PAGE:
Port of Rotterdam throughput flat, breakbulk on the rise
Breakbulk throughput in the Port of Rotterdam was up by 15 percent in the first nine months of the year, compared to the first three quarters of 2021. The increase was similar within the RoRo and general cargo segment, each increasing 15 percent.
Looking at the figures unveiled in the latest report, overall breakbulk throughput (RoRo and general cargo included) volumes reached almost 26.5 million tonnes. RoRo traffic reached 20.6 million tonnes with general cargo getting up to 5.8 million tonnes.
Overall throughput at the Port of Rotterdam in the first nine months of 2022 came at 351 million tonnes, ticking just 0.3 percent over the volumes in 2021.
There are some underlying major differences, though, especially due to the war in Ukraine, the sanctions against Russia, and the changes in global energy flows. For instance, considerably higher volumes of coal and LNG were imported as alternatives to Russian natural gas. Container transhipment decreased, especially as a result of the loss of trade with Russia.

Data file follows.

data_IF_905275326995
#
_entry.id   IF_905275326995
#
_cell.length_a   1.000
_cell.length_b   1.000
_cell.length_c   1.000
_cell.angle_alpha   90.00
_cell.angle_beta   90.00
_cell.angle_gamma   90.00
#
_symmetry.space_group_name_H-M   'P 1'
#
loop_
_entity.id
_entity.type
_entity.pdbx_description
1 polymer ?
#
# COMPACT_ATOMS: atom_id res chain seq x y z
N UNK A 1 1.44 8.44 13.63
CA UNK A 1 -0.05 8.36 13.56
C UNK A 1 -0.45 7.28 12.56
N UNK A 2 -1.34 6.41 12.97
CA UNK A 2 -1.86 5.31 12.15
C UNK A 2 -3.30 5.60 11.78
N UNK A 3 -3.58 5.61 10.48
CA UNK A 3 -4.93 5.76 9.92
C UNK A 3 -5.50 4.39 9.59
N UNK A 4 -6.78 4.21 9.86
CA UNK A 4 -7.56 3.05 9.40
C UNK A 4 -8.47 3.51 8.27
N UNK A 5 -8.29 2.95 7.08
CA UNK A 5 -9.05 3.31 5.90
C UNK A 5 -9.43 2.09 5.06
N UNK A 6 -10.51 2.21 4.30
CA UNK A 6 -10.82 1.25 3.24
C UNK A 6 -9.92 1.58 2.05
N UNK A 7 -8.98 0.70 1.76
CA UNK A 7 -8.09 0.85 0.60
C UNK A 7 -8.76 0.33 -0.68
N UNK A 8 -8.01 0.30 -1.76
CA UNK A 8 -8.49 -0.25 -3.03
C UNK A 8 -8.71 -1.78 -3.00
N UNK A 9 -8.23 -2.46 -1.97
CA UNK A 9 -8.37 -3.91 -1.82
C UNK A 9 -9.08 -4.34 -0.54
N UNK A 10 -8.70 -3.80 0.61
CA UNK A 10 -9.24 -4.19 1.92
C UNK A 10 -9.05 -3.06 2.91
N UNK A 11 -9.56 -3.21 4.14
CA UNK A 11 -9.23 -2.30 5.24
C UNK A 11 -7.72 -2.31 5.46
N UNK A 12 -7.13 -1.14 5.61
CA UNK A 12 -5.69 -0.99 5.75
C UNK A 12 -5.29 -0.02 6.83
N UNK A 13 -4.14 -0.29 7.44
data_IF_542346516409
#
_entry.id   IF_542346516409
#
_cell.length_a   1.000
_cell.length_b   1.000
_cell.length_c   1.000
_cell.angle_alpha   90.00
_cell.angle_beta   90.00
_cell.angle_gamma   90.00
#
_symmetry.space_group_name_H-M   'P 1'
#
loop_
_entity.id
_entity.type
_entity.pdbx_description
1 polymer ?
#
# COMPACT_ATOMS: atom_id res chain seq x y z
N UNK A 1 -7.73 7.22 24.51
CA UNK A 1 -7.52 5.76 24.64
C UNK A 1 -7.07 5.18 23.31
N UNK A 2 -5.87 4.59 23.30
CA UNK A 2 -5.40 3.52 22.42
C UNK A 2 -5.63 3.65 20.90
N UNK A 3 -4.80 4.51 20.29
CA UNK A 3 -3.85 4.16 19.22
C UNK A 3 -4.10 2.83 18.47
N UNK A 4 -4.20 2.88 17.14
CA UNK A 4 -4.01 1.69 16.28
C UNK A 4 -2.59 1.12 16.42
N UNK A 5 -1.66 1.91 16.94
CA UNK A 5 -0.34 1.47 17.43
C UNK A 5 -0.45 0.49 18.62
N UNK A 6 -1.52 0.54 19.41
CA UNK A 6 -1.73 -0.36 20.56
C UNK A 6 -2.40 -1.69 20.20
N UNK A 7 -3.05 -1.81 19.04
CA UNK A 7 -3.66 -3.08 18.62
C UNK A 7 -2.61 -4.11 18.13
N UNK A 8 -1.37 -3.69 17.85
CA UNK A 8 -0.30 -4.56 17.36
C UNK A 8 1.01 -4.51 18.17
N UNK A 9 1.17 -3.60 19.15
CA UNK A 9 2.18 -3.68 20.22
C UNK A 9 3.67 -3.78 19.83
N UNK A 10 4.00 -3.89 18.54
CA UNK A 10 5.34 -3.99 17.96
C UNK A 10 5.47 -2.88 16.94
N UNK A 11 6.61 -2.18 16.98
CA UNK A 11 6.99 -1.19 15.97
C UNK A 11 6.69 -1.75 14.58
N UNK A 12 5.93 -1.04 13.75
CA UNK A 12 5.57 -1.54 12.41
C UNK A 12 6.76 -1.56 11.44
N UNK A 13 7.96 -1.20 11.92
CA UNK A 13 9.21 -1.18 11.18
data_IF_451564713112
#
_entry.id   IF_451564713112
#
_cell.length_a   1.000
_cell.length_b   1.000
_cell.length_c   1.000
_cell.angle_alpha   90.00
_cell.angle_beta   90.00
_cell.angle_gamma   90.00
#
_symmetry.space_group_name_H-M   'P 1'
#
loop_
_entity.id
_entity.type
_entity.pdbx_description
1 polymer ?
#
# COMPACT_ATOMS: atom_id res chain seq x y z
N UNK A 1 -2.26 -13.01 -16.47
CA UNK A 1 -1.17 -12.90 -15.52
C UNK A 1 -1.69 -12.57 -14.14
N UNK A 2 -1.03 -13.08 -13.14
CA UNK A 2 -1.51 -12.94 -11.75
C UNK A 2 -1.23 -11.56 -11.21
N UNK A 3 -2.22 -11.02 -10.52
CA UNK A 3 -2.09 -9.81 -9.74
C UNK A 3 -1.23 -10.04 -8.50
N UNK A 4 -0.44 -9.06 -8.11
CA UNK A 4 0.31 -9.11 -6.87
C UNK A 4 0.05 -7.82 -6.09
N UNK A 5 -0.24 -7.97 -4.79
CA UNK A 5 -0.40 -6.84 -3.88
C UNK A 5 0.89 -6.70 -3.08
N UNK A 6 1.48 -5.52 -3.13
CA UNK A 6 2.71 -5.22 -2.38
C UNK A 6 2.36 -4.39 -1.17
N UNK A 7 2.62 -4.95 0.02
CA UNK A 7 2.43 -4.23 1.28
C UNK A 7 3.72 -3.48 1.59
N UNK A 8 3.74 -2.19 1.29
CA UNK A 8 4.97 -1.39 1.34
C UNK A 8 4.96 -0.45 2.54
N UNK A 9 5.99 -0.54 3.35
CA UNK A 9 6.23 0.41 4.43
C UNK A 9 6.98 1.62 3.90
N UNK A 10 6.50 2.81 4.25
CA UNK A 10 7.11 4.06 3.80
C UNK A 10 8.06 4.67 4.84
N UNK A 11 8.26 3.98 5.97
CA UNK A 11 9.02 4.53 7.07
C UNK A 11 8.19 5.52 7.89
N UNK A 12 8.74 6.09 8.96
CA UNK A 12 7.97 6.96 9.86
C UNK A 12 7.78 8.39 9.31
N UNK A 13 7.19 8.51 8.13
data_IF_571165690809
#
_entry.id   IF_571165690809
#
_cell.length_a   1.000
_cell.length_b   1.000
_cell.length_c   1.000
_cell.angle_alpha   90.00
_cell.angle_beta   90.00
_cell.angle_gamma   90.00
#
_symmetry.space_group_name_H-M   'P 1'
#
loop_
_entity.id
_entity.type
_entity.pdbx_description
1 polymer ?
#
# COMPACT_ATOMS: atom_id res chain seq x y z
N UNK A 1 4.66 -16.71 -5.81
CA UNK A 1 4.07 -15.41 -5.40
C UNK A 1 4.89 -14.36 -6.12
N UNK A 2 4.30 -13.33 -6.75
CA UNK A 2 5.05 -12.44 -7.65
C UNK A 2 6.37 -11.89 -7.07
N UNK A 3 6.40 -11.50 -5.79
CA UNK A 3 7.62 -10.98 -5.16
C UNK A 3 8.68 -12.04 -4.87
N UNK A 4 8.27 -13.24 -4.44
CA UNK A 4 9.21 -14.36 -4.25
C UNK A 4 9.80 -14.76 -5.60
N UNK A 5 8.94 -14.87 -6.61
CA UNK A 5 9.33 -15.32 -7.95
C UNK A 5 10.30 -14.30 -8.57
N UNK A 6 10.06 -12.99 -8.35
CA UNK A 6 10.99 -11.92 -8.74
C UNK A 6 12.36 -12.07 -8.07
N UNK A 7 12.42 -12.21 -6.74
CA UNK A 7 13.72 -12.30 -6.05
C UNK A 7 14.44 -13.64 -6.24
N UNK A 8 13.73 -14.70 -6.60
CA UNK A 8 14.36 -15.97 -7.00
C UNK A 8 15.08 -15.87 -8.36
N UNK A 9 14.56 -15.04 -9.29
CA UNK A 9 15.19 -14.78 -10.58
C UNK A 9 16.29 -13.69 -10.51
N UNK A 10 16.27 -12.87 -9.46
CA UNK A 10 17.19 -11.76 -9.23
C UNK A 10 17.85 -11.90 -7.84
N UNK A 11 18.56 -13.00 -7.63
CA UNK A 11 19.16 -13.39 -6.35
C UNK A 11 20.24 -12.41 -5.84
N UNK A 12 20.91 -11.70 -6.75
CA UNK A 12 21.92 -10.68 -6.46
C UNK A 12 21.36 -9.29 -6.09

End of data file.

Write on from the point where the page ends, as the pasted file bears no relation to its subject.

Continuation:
Allard Castelein, CEO Port of Rotterdam Authority, said, “The total volume makes it seem as if it is business as usual in the port, but the big changes, especially with respect to LNG and coal, indicate that the energy landscape has changed dramatically. With the high energy prices the energy-intensive chemical industry in particular is going through hard times. A faster energy transition makes us less dependent on geopolitical developments in the long term. In the short term, we have to do all we can to retain the chemical industry that is so important to our society.”
Containers traffic slips in Port of Rotterdam
The container segment dropped by 8.6 percent in total weight and by 4.4 percent in number of containers in the first nine months. As a consequence of the sanctions, container traffic between Russia and Rotterdam has almost come to a standstill. In the past few years, about 8 percent of container traffic was related to Russia.
The difference between tonnes (-8.6 percent) and TEUs (-4.4 percent) is because proportionally more empty containers found their way via Rotterdam. Although container logistics is still hampered by disruptions as many vessels do not arrive on schedule and due to the high-capacity usage of the terminals, the volume decrease does lead to logistic problems gradually becoming smaller. Also, the container freight rates have dropped significantly.
The macro-economic climate looks all but promising, what with the continuing war in Ukraine, inflation, and the deteriorated economic climate. Nevertheless, the Port of Rotterdam Authority expects transhipment volume for 2022 to be of the same level as that of last year. Given the highly challenging circumstances in almost all sectors, this would be a remarkable performance of the Rotterdam business community.
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